• No matter what you do right, anything can happen in one game. The Braves outhomered the Jays 3-1, but lost anyway. Even though we know that teams that outhomer the opposition win 70-80 percent of the time, and perhaps even more in the postseason, that’s only cold comfort when you happen to end up on the 20-30 percent side, and there aren’t many, or any, more games to swing things back around in your favor.
  • Bad defense can make all the other preparations fairly meaningless. Some of the things in this game weren’t the Braves’ fault, but a lot were. With better defensive play, the Jays don’t get to the six runs they ended up needing. The Braves have had multiple stretches of terrible defensive play this year; even their prodigious offense and strong pitching staff can’t make up for a certain level of defensive ineptitude.
  • Anyone can screw up in one game — your weakness won’t always be what kills you. In this game, the Braves got eight innings of 6/3 K/BB ratio, one-homer ball from two long relievers, two of their better relievers overall, and Yates. Then Iglesias imploded. That’s all it takes to lose a game, sometimes, despite the yeoman’s work for eight innings prior. In the long haul, talent prevails. In the short haul, there’s only chaos relative to expectations.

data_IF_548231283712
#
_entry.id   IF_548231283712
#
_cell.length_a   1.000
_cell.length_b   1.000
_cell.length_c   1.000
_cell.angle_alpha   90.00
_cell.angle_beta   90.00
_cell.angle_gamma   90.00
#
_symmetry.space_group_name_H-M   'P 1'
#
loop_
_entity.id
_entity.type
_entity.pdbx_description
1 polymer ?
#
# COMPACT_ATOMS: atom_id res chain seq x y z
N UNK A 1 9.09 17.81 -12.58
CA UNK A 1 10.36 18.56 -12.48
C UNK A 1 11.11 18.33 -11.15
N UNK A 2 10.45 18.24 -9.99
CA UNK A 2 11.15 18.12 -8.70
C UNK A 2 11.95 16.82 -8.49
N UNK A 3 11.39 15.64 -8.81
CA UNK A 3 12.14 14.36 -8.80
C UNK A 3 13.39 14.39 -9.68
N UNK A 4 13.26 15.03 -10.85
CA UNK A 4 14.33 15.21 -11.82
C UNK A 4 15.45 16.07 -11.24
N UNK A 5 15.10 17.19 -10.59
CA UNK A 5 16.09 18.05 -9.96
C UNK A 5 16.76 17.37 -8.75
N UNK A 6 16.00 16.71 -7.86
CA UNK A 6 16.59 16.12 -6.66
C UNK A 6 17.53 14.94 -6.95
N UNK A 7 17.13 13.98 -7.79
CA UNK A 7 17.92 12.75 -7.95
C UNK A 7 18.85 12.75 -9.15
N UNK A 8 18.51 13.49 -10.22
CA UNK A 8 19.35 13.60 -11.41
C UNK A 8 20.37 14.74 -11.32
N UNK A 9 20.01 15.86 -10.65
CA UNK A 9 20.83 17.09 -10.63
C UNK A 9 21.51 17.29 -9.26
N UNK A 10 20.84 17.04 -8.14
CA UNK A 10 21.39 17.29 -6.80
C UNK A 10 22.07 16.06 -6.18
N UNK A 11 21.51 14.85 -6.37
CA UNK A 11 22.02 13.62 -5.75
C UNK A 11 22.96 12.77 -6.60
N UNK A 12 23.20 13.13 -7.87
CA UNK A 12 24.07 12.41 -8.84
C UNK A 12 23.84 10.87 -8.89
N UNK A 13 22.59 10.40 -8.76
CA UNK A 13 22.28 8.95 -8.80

• You can even get burned by your good ideas. A common refrain: “Austin Riley should play on the line.” The game-winning hit in this one is an easy game-ending out if Riley is playing more away from the line. Should he still play closer to the line in general? Yes! Taking away doubles is more important than stifling singles. But that doesn’t mean that you won’t pay the price for it here and there... and unfortunately, in the playoffs, “here and there” can mean everything.